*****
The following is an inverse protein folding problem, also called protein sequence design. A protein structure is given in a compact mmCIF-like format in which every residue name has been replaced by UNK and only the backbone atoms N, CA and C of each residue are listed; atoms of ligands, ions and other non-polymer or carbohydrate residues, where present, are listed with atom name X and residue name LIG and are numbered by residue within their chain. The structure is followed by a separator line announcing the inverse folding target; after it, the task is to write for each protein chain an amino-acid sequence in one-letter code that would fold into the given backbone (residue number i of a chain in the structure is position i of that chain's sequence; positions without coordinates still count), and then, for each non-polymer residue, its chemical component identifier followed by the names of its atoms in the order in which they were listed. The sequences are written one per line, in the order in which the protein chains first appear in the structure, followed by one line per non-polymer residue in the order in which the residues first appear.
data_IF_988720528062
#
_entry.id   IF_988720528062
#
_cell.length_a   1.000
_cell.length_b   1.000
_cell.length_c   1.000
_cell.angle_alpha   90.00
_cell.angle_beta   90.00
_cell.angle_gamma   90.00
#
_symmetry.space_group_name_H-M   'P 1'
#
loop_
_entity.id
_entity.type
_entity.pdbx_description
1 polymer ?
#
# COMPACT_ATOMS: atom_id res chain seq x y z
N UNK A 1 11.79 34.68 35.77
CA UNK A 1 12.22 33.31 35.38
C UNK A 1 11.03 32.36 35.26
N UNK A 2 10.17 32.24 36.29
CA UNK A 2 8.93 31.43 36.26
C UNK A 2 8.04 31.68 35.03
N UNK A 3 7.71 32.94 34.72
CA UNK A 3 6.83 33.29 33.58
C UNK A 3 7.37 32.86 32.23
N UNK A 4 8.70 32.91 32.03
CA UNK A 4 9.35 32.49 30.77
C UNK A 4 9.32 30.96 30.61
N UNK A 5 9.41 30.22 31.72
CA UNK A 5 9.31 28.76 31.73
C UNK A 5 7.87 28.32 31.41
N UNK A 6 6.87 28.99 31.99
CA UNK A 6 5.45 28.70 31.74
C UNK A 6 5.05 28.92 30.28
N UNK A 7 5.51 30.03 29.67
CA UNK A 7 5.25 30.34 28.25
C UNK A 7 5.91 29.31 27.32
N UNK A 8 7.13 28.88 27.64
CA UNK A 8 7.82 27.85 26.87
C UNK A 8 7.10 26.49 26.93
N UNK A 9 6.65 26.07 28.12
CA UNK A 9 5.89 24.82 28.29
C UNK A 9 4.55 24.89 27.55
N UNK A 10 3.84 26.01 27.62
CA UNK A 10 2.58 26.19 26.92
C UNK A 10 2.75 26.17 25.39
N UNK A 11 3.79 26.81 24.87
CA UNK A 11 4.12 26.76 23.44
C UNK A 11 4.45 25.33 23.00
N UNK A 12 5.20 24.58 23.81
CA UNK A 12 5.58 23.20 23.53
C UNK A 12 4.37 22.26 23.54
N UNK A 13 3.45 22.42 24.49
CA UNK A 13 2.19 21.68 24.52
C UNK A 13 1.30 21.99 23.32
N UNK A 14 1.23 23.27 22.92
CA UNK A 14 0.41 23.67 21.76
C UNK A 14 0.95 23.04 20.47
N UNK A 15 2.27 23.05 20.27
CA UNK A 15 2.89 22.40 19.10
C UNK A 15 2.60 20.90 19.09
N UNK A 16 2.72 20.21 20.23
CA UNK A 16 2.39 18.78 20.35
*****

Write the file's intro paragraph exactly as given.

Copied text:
The following is an inverse protein folding problem, also called protein sequence design. A protein structure is given in a compact mmCIF-like format in which every residue name has been replaced by UNK and only the backbone atoms N, CA and C of each residue are listed; atoms of ligands, ions and other non-polymer or carbohydrate residues, where present, are listed with atom name X and residue name LIG and are numbered by residue within their chain. The structure is followed by a separator line announcing the inverse folding target; after it, the task is to write for each protein chain an amino-acid sequence in one-letter code that would fold into the given backbone (residue number i of a chain in the structure is position i of that chain's sequence; positions without coordinates still count), and then, for each non-polymer residue, its chemical component identifier followed by the names of its atoms in the order in which they were listed. The sequences are written one per line, in the order in which the protein chains first appear in the structure, followed by one line per non-polymer residue in the order in which the residues first appear.